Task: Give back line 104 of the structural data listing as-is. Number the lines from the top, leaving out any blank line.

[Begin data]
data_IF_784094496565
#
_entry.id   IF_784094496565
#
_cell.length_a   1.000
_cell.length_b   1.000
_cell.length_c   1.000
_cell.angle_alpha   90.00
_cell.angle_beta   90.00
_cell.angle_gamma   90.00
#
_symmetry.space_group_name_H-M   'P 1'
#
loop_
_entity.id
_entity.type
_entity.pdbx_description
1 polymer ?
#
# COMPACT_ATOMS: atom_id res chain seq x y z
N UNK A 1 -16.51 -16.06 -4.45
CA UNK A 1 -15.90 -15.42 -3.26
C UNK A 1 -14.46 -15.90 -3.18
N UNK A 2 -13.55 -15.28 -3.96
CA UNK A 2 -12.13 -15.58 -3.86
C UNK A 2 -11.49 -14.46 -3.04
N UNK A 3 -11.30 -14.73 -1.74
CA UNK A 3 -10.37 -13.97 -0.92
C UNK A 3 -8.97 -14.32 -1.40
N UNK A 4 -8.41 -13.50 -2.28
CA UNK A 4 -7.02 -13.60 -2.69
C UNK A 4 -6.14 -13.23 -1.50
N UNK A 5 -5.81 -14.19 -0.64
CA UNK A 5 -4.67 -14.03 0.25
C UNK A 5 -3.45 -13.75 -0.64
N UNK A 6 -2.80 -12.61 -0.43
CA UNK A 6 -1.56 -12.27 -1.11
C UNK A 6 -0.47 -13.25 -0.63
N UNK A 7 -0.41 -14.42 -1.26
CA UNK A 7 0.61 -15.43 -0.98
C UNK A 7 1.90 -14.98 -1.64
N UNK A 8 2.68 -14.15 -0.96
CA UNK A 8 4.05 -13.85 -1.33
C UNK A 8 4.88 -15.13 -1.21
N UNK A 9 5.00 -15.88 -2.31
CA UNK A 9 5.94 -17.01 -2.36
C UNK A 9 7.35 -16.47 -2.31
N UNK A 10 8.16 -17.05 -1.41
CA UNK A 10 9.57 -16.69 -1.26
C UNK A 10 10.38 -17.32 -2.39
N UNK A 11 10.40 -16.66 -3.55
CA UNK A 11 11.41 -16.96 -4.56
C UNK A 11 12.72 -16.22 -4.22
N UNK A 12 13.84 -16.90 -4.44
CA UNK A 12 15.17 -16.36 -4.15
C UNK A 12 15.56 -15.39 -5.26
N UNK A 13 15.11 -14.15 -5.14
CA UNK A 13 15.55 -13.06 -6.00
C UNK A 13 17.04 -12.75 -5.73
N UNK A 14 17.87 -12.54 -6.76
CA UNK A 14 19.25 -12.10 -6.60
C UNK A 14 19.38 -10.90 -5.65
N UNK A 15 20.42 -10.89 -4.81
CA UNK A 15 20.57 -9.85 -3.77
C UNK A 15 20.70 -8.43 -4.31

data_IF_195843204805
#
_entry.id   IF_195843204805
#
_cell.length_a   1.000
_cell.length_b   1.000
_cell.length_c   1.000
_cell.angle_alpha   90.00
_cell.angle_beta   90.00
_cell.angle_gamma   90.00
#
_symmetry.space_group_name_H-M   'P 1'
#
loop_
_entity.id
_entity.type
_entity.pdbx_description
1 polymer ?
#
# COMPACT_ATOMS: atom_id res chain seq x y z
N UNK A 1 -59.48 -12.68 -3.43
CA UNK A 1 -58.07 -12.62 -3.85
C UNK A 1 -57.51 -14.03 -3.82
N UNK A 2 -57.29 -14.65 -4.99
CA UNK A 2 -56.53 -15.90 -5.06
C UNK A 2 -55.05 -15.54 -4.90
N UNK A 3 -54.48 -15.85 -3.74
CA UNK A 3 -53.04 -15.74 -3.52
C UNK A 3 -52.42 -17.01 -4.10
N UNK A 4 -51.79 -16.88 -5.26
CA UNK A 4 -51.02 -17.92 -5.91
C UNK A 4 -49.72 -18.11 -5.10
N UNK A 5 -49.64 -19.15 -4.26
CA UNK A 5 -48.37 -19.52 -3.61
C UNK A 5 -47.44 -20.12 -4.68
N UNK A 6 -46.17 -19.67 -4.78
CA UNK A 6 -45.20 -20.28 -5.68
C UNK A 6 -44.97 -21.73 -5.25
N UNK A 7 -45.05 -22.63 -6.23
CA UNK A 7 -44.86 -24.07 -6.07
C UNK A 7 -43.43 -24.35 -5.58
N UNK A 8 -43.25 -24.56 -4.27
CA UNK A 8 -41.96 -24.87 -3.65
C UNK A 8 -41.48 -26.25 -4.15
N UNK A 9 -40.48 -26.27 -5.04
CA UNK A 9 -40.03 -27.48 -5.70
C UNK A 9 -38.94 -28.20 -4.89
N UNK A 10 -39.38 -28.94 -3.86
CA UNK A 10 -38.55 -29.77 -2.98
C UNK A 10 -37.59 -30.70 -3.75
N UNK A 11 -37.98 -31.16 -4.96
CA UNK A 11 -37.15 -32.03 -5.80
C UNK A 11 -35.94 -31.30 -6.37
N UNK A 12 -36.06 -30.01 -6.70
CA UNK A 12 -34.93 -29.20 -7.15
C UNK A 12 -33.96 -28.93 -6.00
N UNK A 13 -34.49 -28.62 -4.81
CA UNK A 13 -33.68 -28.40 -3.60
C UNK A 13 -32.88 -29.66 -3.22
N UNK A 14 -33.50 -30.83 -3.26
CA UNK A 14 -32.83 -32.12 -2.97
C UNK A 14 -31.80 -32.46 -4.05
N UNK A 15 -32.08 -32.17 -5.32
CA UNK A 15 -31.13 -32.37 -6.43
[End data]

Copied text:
N UNK A 7 -45.05 -22.63 -6.23